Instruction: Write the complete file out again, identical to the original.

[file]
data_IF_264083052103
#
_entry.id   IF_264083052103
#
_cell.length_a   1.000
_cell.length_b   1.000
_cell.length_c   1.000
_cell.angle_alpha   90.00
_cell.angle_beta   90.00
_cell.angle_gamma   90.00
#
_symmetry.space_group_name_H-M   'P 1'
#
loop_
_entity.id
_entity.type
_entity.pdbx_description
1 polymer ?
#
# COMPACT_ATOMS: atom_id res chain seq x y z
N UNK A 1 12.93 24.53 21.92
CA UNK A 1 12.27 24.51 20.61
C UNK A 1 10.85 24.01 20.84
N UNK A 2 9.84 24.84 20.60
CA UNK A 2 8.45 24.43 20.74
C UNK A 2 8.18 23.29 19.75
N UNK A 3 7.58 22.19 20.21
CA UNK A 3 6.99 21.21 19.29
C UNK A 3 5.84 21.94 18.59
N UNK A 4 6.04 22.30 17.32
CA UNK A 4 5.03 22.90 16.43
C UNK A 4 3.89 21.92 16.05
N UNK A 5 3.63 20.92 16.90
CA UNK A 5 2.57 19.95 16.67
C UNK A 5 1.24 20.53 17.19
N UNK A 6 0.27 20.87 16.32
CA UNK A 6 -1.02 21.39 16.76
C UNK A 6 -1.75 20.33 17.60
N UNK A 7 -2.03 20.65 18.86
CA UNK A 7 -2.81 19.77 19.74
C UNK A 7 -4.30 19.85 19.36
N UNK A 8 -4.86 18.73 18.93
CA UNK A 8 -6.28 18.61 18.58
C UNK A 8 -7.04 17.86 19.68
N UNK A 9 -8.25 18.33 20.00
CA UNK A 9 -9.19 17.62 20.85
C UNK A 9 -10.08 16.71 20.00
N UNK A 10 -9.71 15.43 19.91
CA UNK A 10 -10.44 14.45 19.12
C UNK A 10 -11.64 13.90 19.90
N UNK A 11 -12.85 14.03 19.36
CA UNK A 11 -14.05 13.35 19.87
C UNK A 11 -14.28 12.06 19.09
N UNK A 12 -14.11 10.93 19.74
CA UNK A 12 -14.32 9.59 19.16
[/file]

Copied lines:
data_IF_264083052103
#
_entry.id   IF_264083052103
#
_cell.length_a   1.000
_cell.length_b   1.000
_cell.length_c   1.000
_cell.angle_alpha   90.00
_cell.angle_beta   90.00
_cell.angle_gamma   90.00
#
_symmetry.space_group_name_H-M   'P 1'
#
loop_
_entity.id
_entity.type
_entity.pdbx_description
1 polymer ?
#
# COMPACT_ATOMS: atom_id res chain seq x y z
N UNK A 1 12.93 24.53 21.92
CA UNK A 1 12.27 24.51 20.61
C UNK A 1 10.85 24.01 20.84
N UNK A 2 9.84 24.84 20.60
CA UNK A 2 8.45 24.43 20.74
C UNK A 2 8.18 23.29 19.75
N UNK A 3 7.58 22.19 20.21
CA UNK A 3 6.99 21.21 19.29
C UNK A 3 5.84 21.94 18.59
N UNK A 4 6.04 22.30 17.32
CA UNK A 4 5.03 22.90 16.43
C UNK A 4 3.89 21.92 16.05
N UNK A 5 3.63 20.92 16.90
CA UNK A 5 2.57 19.95 16.67
C UNK A 5 1.24 20.53 17.19
N UNK A 6 0.27 20.87 16.32
CA UNK A 6 -1.02 21.39 16.76
C UNK A 6 -1.75 20.33 17.60
N UNK A 7 -2.03 20.65 18.86
CA UNK A 7 -2.81 19.77 19.74
C UNK A 7 -4.30 19.85 19.36
N UNK A 8 -4.86 18.73 18.93
CA UNK A 8 -6.28 18.61 18.58
C UNK A 8 -7.04 17.86 19.68
N UNK A 9 -8.25 18.33 20.00
CA UNK A 9 -9.19 17.62 20.85
C UNK A 9 -10.08 16.71 20.00
N UNK A 10 -9.71 15.43 19.91
CA UNK A 10 -10.44 14.45 19.12
C UNK A 10 -11.64 13.90 19.90
N UNK A 11 -12.85 14.03 19.36
CA UNK A 11 -14.05 13.35 19.87
C UNK A 11 -14.28 12.06 19.09
N UNK A 12 -14.11 10.93 19.74
CA UNK A 12 -14.32 9.59 19.16